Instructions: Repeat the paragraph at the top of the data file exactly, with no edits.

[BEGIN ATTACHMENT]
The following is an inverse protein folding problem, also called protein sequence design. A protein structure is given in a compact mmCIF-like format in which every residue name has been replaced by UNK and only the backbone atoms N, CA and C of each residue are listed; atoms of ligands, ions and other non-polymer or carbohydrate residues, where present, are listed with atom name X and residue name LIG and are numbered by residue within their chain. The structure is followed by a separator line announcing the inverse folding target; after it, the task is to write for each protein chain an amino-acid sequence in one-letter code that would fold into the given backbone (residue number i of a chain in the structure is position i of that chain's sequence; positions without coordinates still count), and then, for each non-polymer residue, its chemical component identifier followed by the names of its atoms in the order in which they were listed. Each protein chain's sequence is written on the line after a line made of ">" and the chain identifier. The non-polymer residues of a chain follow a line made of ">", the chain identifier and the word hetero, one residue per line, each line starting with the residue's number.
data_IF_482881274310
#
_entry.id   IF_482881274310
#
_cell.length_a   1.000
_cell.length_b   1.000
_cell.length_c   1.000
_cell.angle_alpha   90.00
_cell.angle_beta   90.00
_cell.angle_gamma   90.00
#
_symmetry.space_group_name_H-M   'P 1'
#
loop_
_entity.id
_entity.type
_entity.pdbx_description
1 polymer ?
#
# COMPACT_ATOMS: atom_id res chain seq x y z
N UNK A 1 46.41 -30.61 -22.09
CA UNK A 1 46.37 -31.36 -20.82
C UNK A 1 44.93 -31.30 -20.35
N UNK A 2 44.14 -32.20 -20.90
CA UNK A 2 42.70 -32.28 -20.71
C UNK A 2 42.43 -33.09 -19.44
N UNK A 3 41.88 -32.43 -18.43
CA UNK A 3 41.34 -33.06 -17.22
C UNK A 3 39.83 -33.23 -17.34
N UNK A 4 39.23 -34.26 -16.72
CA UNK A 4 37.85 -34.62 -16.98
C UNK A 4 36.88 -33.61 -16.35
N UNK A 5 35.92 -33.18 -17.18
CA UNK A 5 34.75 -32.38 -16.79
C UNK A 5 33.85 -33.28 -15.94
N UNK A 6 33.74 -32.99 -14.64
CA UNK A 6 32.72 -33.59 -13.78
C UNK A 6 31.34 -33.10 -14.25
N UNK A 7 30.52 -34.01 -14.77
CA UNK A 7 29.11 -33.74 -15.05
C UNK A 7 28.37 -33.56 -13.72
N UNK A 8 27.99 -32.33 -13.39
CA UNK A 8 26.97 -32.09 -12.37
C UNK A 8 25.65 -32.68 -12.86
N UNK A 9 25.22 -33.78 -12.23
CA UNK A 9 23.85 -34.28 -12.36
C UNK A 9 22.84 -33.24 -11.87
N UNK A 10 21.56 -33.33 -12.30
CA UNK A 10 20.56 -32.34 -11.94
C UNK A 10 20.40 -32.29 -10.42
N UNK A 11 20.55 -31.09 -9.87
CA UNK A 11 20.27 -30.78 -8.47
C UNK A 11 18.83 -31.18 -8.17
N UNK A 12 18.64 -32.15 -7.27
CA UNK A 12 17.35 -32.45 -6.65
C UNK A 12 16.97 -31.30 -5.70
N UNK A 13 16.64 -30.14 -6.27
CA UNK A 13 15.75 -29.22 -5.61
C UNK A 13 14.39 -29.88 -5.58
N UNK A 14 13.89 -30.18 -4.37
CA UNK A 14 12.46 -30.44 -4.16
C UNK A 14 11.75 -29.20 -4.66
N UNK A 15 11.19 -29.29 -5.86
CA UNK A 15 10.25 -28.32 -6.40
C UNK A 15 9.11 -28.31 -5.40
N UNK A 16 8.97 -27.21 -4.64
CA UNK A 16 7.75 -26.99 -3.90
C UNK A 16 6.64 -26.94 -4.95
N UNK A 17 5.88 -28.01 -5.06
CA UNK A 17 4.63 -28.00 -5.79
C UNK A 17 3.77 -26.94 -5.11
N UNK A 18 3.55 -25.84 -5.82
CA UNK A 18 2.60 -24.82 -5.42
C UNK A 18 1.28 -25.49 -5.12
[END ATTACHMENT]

The following is an inverse protein folding problem, also called protein sequence design. A protein structure is given in a compact mmCIF-like format in which every residue name has been replaced by UNK and only the backbone atoms N, CA and C of each residue are listed; atoms of ligands, ions and other non-polymer or carbohydrate residues, where present, are listed with atom name X and residue name LIG and are numbered by residue within their chain. The structure is followed by a separator line announcing the inverse folding target; after it, the task is to write for each protein chain an amino-acid sequence in one-letter code that would fold into the given backbone (residue number i of a chain in the structure is position i of that chain's sequence; positions without coordinates still count), and then, for each non-polymer residue, its chemical component identifier followed by the names of its atoms in the order in which they were listed. Each protein chain's sequence is written on the line after a line made of ">" and the chain identifier. The non-polymer residues of a chain follow a line made of ">", the chain identifier and the word hetero, one residue per line, each line starting with the residue's number.